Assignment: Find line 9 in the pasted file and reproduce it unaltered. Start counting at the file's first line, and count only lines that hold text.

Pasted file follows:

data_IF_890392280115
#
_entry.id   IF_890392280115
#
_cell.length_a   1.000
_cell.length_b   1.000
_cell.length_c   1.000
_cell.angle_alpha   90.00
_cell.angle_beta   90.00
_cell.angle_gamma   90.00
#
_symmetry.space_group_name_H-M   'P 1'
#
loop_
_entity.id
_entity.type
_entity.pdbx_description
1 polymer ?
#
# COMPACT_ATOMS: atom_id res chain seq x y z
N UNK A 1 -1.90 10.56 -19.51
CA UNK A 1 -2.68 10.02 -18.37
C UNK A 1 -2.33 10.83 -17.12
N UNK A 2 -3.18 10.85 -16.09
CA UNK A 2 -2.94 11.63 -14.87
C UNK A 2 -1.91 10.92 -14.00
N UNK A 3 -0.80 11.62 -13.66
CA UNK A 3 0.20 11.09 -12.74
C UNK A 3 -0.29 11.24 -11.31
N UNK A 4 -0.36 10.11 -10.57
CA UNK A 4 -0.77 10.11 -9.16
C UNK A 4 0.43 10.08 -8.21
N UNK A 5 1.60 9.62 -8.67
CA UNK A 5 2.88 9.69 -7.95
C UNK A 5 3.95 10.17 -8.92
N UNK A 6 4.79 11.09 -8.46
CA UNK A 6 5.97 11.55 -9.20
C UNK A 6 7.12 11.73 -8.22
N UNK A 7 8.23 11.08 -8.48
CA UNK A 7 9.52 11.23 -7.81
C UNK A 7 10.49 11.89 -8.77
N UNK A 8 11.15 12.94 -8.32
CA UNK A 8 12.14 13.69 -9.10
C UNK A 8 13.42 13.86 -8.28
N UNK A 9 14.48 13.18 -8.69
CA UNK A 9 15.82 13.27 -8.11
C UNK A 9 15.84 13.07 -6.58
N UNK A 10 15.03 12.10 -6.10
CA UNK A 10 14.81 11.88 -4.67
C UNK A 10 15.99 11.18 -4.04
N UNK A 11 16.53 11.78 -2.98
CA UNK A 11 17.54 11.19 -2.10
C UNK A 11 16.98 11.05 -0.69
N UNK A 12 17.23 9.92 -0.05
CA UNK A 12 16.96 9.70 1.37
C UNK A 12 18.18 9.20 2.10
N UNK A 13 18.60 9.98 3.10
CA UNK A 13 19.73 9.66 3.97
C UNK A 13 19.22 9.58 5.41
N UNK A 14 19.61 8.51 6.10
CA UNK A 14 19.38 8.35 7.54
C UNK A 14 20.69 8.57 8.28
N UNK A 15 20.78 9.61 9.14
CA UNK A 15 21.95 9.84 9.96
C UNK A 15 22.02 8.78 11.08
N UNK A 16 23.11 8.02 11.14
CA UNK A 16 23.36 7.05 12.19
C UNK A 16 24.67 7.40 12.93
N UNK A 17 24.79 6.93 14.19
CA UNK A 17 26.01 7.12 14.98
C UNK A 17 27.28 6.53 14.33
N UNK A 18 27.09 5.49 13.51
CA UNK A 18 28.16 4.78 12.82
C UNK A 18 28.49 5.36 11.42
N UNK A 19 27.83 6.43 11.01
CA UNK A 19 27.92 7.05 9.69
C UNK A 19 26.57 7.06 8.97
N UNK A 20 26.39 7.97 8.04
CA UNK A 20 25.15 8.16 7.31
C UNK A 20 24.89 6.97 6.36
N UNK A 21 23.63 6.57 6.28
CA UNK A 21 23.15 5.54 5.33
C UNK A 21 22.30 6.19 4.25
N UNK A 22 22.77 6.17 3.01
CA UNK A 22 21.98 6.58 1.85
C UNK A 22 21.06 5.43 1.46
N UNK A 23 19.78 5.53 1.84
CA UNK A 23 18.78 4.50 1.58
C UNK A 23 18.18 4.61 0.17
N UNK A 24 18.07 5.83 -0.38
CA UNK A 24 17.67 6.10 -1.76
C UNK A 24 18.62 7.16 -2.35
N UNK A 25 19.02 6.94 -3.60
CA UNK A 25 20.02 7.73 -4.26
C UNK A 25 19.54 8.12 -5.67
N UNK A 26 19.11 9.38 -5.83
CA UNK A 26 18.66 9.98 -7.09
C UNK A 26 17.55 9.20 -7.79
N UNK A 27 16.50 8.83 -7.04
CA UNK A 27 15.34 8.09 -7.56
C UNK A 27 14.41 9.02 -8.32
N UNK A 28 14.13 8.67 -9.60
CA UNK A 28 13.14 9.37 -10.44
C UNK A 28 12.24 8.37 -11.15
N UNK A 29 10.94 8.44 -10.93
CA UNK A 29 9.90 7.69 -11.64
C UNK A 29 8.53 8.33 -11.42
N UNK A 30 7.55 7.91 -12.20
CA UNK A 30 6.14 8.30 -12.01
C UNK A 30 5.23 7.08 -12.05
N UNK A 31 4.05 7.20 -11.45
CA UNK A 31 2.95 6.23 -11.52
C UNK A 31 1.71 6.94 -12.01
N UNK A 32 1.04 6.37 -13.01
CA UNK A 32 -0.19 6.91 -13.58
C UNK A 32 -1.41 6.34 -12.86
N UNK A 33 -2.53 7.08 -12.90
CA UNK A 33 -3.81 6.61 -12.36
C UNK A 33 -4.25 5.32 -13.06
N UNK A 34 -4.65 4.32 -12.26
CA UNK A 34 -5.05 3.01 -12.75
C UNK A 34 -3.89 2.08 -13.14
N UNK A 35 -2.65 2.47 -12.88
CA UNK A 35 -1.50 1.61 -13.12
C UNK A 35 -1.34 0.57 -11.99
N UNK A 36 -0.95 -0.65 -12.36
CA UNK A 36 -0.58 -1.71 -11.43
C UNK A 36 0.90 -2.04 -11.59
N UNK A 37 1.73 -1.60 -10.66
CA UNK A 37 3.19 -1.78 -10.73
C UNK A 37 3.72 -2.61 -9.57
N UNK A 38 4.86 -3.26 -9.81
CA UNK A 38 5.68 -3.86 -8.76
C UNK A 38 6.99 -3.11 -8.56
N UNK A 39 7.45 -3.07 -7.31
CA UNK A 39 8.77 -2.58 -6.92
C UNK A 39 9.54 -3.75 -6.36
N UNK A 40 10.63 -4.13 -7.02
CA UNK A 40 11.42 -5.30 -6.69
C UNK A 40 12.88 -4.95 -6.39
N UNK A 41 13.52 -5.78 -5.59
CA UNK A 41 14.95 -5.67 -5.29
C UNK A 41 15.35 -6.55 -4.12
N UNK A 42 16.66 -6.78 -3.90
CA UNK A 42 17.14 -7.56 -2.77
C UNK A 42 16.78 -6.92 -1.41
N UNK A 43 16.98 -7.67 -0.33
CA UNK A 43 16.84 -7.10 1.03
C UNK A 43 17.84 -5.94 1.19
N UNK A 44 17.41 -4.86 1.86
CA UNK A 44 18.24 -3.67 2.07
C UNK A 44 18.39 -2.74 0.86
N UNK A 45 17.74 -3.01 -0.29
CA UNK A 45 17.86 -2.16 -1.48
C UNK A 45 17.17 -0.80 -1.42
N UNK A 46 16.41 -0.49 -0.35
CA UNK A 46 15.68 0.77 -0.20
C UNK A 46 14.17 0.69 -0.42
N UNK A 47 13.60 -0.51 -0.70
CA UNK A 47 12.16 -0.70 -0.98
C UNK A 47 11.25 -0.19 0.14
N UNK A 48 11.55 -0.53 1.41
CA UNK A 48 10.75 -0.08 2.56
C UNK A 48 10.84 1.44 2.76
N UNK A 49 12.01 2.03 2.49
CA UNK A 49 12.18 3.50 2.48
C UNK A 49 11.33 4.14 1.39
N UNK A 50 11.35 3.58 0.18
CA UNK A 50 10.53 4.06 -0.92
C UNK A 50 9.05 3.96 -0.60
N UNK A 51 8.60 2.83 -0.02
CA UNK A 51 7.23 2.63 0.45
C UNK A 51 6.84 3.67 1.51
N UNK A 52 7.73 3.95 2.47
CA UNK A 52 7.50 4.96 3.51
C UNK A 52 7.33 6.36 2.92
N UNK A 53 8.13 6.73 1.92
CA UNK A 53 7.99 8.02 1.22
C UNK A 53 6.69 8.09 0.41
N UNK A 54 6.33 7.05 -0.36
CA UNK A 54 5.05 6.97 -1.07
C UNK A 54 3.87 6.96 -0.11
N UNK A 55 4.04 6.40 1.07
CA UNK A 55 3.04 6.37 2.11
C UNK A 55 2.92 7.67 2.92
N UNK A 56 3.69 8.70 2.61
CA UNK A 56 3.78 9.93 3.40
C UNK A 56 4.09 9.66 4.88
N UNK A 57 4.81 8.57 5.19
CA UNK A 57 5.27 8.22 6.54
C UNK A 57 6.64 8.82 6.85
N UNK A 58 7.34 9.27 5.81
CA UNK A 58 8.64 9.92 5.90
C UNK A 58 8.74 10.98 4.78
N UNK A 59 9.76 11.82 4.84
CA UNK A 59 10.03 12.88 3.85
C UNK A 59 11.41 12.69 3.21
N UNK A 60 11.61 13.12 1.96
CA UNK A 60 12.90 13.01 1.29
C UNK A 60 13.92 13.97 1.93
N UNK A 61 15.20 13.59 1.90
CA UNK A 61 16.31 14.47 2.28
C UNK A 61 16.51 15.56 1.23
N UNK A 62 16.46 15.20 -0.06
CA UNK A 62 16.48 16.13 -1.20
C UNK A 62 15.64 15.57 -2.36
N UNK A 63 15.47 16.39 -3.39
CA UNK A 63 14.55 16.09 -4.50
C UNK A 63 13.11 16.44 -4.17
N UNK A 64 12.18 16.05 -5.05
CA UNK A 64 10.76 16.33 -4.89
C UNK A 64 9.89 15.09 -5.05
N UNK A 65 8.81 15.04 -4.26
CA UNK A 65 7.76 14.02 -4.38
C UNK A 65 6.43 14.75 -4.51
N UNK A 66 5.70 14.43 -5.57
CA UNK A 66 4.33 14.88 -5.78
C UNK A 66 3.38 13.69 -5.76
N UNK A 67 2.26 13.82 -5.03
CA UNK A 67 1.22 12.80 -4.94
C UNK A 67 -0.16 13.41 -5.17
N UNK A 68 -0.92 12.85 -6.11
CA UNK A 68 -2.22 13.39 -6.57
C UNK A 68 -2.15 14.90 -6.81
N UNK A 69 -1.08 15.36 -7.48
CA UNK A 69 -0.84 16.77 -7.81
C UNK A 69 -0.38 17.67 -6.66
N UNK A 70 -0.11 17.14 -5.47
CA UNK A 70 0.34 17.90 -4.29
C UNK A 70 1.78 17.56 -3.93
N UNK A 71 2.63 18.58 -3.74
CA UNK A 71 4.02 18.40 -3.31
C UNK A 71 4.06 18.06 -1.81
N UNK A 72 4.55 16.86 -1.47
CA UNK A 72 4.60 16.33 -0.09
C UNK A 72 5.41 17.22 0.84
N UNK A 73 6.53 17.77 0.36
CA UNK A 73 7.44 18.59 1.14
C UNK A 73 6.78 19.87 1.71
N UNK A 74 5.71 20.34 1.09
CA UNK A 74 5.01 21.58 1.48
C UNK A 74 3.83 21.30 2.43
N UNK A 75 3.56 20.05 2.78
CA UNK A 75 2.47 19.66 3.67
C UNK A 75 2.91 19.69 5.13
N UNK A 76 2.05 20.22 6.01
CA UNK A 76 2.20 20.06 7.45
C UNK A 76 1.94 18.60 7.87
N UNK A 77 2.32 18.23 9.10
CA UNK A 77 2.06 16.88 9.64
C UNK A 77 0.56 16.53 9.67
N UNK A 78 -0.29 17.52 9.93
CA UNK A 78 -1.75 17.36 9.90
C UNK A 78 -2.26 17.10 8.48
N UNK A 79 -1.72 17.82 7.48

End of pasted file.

_cell.angle_beta   90.00